On Friday 4th November, Arts Council England informed us that they will stop funding Centrala and remove us from the National Portfolio from 2023. This is as disappointing and devastating for our team, as it is for England’s Central and Eastern European (CEE) communities, artists and creatives. We would like to thank everyone for the overwhelming support from the public we have received so far, for which we are very grateful.

A PDF of the following statement can be found here

Despite overall investment in the West Midlands increasing (including the arrival of new organisations to the portfolio), none of the funded organisations address the needs of CEE migrants, who are one of the largest diaspora groups in the UK. The fact that we are being discontinued at a time of increased investment makes this decision by the Arts Council even harder to comprehend.

Centrala is the only arts organisation dedicated to platforming Central and Eastern European culture, and supporting CEE artists and creatives in the UK. Centrala provides a sense of belonging, as well as events and spaces that support and further the work of migrant artists. The decision to remove Centrala from the Arts Council portfolio sends a message against these migrant communities and will impact them disproportionately.

Since opening Centrala in 2015, our artistic programme has focused on bringing high quality art from Central and Eastern Europe, linking our programmes with local communities and promoting migrant integration. Over the past years we have also developed a unique and internationally renowned programme of experimental music. Our Funding application in this round asked for an uplift to accelerate our work and deepen our impact, to include music and presence in the Levelling-Up priority places. This ambition has now been rejected by the Arts Council, leaving these plans in limbo.

We welcome the announced 30% increase in funding for diverse-led organisations. However, the Arts Council refuses to acknowledge the CEE community as being a minority ethnic group in the UK in their monitoring of diversity. Census figures from 2021 indicate that there are over 2 million Central and Eastern Europeans living in the UK. Darren Henley, CEO of Arts Council England, stated that he wants the National Portfolio to reflect the way England looks and feels in the 21st Century. However, his organisation has acted to ensure the opposite: now a major section of the UK population will have no representation in the Arts Council portfolio.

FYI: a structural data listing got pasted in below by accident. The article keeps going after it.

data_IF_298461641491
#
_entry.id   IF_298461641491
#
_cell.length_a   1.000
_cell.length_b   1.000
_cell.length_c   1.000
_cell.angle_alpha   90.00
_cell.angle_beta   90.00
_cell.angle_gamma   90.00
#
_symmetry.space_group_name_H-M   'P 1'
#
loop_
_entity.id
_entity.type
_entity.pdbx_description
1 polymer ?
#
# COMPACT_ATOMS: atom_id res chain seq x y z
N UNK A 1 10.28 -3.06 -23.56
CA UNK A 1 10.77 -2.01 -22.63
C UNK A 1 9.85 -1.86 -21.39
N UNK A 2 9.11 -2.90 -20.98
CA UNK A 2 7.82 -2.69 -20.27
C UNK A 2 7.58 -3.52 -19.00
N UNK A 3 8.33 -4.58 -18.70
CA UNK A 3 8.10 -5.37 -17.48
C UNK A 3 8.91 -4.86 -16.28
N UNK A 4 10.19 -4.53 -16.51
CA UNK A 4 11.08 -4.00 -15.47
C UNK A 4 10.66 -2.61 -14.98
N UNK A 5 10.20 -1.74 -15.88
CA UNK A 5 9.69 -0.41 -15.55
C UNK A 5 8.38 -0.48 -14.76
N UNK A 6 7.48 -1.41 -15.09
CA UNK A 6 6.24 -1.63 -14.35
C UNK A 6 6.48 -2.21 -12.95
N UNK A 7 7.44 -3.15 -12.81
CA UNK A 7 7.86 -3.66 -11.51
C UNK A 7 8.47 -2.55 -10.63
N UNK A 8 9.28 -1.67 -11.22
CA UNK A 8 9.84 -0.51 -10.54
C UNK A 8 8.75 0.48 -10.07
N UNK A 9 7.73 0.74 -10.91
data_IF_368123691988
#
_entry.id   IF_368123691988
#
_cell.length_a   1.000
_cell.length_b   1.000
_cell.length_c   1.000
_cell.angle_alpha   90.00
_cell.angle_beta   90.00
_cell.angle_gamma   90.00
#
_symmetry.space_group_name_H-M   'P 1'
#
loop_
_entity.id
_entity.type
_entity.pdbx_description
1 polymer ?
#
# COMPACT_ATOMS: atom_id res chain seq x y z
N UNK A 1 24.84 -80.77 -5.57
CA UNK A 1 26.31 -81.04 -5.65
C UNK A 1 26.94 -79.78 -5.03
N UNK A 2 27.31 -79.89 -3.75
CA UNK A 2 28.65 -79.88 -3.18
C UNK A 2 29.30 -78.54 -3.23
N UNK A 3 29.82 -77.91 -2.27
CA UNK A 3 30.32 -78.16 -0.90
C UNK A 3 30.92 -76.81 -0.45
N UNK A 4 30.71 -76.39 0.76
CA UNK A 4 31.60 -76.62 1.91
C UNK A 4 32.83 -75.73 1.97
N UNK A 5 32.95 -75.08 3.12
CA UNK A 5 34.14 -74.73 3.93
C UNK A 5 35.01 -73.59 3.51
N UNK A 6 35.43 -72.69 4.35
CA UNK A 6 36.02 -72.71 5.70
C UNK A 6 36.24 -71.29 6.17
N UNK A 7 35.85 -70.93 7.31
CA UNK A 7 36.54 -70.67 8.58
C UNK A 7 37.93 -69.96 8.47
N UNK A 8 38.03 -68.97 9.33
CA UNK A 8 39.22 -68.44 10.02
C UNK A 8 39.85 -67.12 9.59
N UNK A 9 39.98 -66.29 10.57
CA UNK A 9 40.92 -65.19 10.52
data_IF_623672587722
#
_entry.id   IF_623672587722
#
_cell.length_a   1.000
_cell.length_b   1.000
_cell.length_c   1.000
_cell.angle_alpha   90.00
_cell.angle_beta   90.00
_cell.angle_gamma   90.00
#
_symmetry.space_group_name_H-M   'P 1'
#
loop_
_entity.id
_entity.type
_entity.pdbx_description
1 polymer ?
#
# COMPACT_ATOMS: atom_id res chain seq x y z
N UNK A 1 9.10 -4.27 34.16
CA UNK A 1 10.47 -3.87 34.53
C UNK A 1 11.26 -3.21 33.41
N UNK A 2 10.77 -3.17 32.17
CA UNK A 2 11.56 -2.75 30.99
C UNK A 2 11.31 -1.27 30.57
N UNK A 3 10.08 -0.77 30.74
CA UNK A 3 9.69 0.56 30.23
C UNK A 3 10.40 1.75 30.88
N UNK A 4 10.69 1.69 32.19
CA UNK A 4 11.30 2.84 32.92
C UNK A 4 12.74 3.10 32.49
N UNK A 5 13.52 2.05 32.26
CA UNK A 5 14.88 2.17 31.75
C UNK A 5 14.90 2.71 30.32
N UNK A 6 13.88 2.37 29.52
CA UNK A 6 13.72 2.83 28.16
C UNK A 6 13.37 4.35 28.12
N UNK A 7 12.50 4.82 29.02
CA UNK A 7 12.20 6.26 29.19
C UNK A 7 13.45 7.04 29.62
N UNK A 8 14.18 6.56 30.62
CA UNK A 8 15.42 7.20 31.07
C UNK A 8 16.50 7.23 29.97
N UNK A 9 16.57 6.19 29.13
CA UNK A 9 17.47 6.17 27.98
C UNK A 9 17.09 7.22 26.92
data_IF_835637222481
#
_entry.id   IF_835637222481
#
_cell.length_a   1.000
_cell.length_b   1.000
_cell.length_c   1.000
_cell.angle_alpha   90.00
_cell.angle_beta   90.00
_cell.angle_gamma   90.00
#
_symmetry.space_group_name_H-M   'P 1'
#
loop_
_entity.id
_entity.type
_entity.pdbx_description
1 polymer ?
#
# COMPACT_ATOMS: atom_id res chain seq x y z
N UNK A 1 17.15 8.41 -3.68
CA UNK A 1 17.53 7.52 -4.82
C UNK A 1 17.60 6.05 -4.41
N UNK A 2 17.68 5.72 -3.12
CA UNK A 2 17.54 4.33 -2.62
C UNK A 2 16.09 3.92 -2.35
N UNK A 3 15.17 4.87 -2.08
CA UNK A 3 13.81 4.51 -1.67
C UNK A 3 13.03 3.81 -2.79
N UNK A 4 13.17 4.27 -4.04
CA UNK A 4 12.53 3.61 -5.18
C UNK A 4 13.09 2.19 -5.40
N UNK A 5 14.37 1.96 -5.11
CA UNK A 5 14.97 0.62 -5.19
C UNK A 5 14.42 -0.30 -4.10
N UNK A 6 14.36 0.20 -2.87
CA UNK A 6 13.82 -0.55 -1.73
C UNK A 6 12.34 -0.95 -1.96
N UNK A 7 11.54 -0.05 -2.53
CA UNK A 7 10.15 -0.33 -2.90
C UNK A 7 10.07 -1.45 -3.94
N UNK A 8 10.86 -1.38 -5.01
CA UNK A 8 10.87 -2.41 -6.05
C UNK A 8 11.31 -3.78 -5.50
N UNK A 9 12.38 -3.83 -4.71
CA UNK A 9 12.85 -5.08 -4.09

We have been conducting research and carrying out advocacy work to ensure that CEE migrants and their art are included in UK public life, some of which is documented in our ‘In Between Spaces’ report which we published with the University of Birmingham. We continue to work with universities and research bodies to contribute to policy making in the area of arts and culture and migrant integration. We have developed a unique methodology of combining research with community work and artistic commissioning. The resulting work has been widely published and commended. Internationally, we are recognised for our work as members of the Trans Halles Europe network, Cultural Action Europe, and the European Network of Cultural Centres.

We worked tirelessly throughout the pandemic, never closing any of our programmes or services. In fact, over the past two years we have doubled in size, built a larger team, developed more partnerships, and delivered more services to more audiences. We are particularly proud that our music audience doubled in the last two years, In recent years supporting over 2300 performers across more than 500 performances, covering everything from grime to contemporary composition. We currently average a thousand visitors a month in our two gallery spaces despite the post pandemic drop in audiences. We have also provided a platform for other organisations and become recognised as an integral part of the Birmingham arts and music scene. These achievements – and our ability to support communities at this challenging time – are now undermined by Arts Council’s unanticipated and unjustified decision. This is more urgent given the current context: since the start of the war in Ukraine we have been providing support to artists at risk, a place of belonging for Ukrainian communities and a space to showcase Ukrainian art.

We will be taking the coming weeks to rethink our strategy. Until such a time, we will pause all international commitments and some of our services will be affected. Whilst we acknowledge Arts Council England’s opportunity to apply for ‘transition’ funding, we are yet to receive an acceptable explanation as to why Centrala was singled out to be axed from the portfolio in the first place. The Arts Council’s decision will have grave consequences for the UK’s Central and Eastern European migrant communities and is completely contradictory to Henley’s vision of a more representative arts sector. We urge Arts Council England to reconsider their decision.

Centrala –  9 November 2022

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